The Japanese government channels savings into a limited number of financial institutions under its control, simply by making sure there is nowhere else to put the money. This is the theory anyway, as nowadays Japan struggles enormous evasion. However, the fact remains that the Japanese cannot open a brokerage account at, for example, an American bank and invest in the American stock market. Instead, the enormous torrent of savings flows to a handful of major banks, which the government controls. In short, the government controls the banks and the banks control the economy. Indirectly, the government controls the economy by controlling how the banks allocate capital. As Locke says, the genius of this system is that it is indirect. The banks handle most of the detailed work, figuring out which companies should be loaned money and for which projects. The MOF sits back, audits performances and rewards or punishes as appropriate (see here).

What counts as performance is not maximising the return on capital. The capital in question, although it is nominally privately owned, is ‘captive’ capital in that it has nowhere else to go. This means that capital, rather than chasing the highest return, can be made to obey political choices (see here). Investors certainly get some return, but they do not get the highest possible return. The MOF wants capital to be paid a low return so that Japanese companies will enjoy the competitive advantage of access to cheaper capital than their European, Asian and American counterparts. In capital-intensive industries this is a huge advantage (see here).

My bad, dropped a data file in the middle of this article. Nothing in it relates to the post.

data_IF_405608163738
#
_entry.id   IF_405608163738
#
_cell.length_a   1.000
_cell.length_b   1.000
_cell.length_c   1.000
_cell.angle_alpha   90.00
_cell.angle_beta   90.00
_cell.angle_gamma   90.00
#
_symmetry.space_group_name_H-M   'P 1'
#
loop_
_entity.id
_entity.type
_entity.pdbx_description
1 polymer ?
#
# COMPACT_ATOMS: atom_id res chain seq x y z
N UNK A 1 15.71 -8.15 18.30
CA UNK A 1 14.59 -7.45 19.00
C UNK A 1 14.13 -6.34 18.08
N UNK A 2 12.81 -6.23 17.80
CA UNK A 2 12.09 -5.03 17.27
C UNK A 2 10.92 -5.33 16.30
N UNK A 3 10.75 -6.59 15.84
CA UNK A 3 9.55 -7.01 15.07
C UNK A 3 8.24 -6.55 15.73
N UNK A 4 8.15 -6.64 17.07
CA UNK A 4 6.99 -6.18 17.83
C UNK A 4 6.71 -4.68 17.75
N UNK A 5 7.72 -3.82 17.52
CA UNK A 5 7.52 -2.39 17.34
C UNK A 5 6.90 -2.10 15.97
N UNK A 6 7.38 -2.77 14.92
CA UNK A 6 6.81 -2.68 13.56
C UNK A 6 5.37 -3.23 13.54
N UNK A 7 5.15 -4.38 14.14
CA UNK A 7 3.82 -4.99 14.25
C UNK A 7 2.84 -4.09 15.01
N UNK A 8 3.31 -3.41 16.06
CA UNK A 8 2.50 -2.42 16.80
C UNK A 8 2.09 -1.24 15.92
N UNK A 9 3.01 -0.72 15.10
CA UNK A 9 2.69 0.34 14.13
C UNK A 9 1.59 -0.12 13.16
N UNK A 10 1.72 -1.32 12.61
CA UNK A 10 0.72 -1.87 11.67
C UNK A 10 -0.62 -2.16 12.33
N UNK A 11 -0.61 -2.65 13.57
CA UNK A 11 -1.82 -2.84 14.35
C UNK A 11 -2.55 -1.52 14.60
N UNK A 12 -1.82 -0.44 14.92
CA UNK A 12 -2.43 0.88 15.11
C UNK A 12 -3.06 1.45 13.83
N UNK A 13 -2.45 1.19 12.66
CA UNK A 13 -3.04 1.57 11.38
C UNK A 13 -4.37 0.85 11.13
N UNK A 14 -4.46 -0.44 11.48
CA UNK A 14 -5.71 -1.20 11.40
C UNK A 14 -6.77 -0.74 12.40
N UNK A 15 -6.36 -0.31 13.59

This is a far cry of the Western capitalist system and it proves several things. As Veblen said a long time ago, the leisure class is a class of parasites and barbarians. “The technicians are indispensable to productive industry, the Vested Interests are not,” he wrote (see here). As usual, not being in a mood to make prisoners, Veblen defined vested interests as “marketable rights to get something for nothing” (see here).  He continues: “The business man’s place in the economy (…) is to “make money”, not to produce goods,” a statement considered axiomatic today’s Western capitalist ideological environment (see here). Veblen explains that the fortunes that some have accumulated are not justified rewards for their visionary or exemplary entrepreneurship, but a penalty that they are able to extort from a hapless population via the wage and the price system. In early 20th Century America, which worshipped success and celebrated efficiency as the highest value, Veblen argued that its economic elite, the leisure class, was utterly inefficient, that it was in fact outright useless, decadent and dysfunctional, that their greed for high returns bled their own industries by imposing on it high costs of capital, thereby undermining these industries in the long turn. In pre 1929 America, capital had won and labour had lost, but the price of this victory was utter dysfunction. Veblen died, only a couple of months before the crash of 1929 after which American capitalism had to be saved from the profiteers in order to survive (see here) (I will come to this critique soon).